That spirit of cooperation eventually extended to the prisoners. Some of the people of Stark came by the camp to bring small gifts to the POWs. The guards sometimes picked up saws and helped them meet their daily quota of pulpwood. Franz Bacher sketched pictures of the guards and painted portraits of the townspeople. Some of his paintings of the North Country still hang from walls of homes in Stark.
Like most of the Camp Stark prisoners, Bacher had been a political prisoner in Nazi Germany before being sent to North Africa to fight. He was a 27-year-old Austrian, a leftist who spoke four languages, an artist who had won some acclaim. He hated military life and he hated cutting wood.
Fortunately for Bacher, Camp Stark was one of the least secure prison camps in the United States. It was nearly impossible to prevent the men cutting down trees from escaping into the woods.
Escapees, though, couldn’t go back to Germany. To the east, the Atlantic Ocean separated them from Europe. To the north and south they would encounter U.S. allies, Canada and Mexico.
Franz Bacher went to New York City.
While in the camp, Bacher had obtained U.S. currency and a civilian jacket. He painted ‘PW’ with watercolor on the back of the jacket. He wore the jacket to work on August 1, hid in the brush and then washed the paint off in a stream before hiking 20 miles to Jefferson, N.H.
Prison officials found a note on his bed.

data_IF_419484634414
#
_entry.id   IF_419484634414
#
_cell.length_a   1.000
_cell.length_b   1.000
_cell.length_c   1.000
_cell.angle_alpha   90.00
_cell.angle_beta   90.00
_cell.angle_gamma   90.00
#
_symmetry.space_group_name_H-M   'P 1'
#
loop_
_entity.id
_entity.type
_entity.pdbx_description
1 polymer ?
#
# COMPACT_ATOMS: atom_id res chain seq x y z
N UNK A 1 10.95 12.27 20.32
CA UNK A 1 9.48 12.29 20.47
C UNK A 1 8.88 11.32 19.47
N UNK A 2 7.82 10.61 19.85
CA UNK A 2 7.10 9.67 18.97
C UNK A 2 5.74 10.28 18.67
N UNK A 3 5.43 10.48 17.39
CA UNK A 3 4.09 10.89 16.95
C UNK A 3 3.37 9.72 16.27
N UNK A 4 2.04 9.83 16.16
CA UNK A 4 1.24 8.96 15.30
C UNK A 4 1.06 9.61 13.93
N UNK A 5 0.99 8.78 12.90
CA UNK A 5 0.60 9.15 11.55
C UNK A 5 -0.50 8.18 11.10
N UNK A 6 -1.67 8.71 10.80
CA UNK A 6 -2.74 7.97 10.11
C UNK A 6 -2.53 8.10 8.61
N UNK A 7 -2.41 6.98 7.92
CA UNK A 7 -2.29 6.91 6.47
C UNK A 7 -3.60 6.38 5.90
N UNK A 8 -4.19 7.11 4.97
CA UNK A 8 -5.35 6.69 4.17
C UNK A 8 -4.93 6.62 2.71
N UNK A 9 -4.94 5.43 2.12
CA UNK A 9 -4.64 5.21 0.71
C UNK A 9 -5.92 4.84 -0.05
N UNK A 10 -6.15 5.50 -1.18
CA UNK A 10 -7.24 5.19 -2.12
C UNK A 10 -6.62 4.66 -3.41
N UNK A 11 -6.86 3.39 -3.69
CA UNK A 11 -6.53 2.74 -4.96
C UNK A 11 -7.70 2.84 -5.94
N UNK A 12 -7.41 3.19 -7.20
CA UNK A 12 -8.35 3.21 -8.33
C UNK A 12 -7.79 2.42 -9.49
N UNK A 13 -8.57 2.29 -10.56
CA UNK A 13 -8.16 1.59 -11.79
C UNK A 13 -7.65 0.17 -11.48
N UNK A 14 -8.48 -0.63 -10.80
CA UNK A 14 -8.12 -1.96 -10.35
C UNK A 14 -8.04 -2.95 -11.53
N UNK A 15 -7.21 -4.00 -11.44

I am going to escape today. The reason I am doing this is I live for my art. If I continue to cut wood, my hands will become so mutilated that I will be unable to paint. If I can’t paint, I can do nothing.
In front of one of the big resort hotels in Jefferson, Bacher climbed aboard a bus and headed for New York City. He sold pictures he painted of Central Park, where he slept for a while until he had enough money to rent a room in the East Village.
One day in October, Bacher was walking through Penn Station when he encountered Sgt. Ted Tausig, the U.S. Army interpreter at Camp Stark. Tausig, an Austrian Jew who had escaped the Nazis, came to America and joined the Army. Bacher and Tausig had lived a few blocks away from each other in Vienna. In Camp Stark, they became friends.
Tausig was on three-day leave from the prison camp. In Penn Station, he and Bacher chatted, then parted.
A few days later, FBI agents arrested Franz Bacher at an art supply store in Union Square. According to one version of the story, he had tipped off authorities by asking for a brand of paint known to German artists. According to another, the FBI had circulated his photograph to art supply stores in New York City.
Had Tausig turned him in? Bacher didn’t think so. But Tausig later said he didn’t have a choice but to turn him in. In Stark Decency, historian Allen Koop speculates Tausig may have waited a few days before making the call.
The military sent Bacher to Fort Devens, and then to Fort Eustis in Virginia for a six-day course in democracy before he returned to Germany. The Nazis had imprisoned Bacher for his support of democracy, and the U.S. military government in Germany offered him a job. He declined.
When the German POW camp finally closed in 1946, some of the prisoners who had lost their homes and families in Germany wanted to stay in the United States. The War Department insisted on sending them back.
In 1986, townspeople, former guards and five former prisoners held a reunion in Camp Stark.
If you enjoyed this story, you might also want to read about the top-secret re-education camp in Rhode Island during World War II here.
With thanks to Stark Decency by Allen V. Koop. This story about the German POW camp in New Hampshire was updated in 2023. Image of Stark By AlexiusHoratius – Own work, CC BY-SA 3.0, https://commons.wikimedia.org/w/index.php?curid=26455465.